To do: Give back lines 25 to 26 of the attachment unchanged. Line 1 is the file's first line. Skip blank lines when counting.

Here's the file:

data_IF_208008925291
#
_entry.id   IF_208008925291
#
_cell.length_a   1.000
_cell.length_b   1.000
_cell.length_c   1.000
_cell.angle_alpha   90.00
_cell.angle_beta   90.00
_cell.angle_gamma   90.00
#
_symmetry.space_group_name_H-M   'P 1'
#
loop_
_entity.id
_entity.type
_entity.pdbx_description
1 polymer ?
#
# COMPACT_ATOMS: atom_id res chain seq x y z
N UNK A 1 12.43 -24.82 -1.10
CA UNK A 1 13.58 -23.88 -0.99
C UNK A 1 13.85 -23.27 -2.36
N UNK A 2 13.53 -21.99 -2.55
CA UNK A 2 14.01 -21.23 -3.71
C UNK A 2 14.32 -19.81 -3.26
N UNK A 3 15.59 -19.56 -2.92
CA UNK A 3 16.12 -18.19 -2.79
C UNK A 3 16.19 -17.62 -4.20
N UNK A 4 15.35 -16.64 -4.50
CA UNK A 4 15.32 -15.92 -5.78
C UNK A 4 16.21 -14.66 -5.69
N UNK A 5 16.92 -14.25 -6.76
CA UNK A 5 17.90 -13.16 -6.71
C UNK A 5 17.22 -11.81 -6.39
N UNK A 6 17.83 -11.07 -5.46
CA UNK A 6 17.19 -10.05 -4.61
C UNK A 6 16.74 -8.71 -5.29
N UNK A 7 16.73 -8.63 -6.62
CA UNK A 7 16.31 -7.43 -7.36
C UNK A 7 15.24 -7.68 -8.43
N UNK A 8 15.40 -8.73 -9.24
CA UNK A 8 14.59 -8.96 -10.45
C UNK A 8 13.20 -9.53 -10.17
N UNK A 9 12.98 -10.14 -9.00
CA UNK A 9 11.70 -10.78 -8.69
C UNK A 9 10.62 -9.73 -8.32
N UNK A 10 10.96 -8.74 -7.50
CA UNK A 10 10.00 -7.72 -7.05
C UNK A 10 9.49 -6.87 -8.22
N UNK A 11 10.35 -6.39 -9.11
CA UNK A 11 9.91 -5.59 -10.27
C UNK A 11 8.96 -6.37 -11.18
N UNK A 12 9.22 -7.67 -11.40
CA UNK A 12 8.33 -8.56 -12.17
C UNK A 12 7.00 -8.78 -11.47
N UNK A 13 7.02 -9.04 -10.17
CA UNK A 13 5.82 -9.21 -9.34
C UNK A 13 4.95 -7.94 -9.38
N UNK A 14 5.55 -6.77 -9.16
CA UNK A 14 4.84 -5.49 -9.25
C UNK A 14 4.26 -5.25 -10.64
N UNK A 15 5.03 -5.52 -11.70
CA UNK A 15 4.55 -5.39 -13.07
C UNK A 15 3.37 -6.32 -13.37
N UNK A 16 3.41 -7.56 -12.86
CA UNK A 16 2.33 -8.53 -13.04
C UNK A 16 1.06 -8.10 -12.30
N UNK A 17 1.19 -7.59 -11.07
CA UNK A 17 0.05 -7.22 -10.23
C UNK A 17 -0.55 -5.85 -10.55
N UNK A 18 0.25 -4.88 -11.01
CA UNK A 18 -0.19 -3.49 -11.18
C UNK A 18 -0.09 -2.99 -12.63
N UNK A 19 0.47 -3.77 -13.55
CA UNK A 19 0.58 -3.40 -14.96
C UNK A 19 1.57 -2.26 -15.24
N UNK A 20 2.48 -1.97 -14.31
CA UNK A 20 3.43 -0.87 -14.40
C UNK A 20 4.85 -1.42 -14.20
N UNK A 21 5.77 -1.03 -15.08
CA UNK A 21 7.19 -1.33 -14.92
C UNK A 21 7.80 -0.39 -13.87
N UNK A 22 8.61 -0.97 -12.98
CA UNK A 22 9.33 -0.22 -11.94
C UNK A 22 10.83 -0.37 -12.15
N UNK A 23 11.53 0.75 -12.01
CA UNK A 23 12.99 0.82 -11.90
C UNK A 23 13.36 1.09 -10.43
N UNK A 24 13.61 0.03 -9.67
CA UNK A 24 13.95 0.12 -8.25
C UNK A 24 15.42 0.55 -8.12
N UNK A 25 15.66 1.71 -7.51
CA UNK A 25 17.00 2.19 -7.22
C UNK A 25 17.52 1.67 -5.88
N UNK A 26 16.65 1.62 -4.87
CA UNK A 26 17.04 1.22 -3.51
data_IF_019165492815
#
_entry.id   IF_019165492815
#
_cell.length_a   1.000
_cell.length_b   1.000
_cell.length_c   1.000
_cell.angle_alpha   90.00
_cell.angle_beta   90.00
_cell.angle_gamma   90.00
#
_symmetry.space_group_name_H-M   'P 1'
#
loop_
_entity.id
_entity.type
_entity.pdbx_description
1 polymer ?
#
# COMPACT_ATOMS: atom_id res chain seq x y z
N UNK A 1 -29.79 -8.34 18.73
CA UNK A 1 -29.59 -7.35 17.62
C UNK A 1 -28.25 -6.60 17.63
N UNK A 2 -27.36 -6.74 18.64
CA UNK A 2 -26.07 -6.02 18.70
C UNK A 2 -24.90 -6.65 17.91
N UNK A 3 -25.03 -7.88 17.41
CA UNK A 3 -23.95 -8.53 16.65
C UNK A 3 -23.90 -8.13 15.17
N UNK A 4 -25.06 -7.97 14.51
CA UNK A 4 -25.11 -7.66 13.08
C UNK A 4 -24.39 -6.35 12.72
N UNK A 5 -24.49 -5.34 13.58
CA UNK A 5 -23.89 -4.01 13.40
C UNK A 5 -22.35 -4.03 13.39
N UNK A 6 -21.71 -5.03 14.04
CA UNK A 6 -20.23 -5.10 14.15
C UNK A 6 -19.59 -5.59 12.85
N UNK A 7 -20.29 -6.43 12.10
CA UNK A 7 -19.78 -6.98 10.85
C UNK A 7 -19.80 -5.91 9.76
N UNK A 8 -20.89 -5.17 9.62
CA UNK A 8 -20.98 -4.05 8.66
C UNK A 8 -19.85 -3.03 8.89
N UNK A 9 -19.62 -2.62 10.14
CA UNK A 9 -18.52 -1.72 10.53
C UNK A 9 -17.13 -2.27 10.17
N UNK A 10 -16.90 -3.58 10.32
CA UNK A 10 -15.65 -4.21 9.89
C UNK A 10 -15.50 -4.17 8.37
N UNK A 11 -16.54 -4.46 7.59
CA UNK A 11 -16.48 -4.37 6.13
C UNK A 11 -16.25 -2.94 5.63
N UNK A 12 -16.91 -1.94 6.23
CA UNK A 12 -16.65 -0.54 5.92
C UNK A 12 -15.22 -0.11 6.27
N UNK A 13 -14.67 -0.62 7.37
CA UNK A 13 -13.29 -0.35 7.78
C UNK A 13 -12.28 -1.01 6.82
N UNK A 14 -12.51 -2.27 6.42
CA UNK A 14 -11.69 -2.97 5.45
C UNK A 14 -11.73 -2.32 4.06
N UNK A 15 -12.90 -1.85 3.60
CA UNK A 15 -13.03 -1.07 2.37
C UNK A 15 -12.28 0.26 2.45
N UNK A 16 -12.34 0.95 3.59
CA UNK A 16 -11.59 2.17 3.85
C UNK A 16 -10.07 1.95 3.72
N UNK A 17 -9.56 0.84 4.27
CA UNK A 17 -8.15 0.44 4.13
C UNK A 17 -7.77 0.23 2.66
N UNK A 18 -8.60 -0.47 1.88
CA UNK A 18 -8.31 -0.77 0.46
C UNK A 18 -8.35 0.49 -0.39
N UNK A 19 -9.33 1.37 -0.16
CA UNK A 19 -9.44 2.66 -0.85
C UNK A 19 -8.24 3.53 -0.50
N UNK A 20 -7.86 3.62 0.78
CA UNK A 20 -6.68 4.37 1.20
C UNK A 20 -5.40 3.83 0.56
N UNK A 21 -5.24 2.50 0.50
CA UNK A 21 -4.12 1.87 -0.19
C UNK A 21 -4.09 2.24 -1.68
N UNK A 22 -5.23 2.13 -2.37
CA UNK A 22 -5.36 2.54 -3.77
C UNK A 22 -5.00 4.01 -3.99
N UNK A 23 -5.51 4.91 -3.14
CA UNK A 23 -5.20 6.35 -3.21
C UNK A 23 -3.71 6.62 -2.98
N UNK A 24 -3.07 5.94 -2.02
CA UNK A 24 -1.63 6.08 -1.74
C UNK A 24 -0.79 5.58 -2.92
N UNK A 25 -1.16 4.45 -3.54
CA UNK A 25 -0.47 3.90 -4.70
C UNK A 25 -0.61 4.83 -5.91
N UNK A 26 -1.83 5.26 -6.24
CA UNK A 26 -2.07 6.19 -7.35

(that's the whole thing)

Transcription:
CA UNK A 2 14.01 -21.23 -3.71
C UNK A 2 14.32 -19.81 -3.26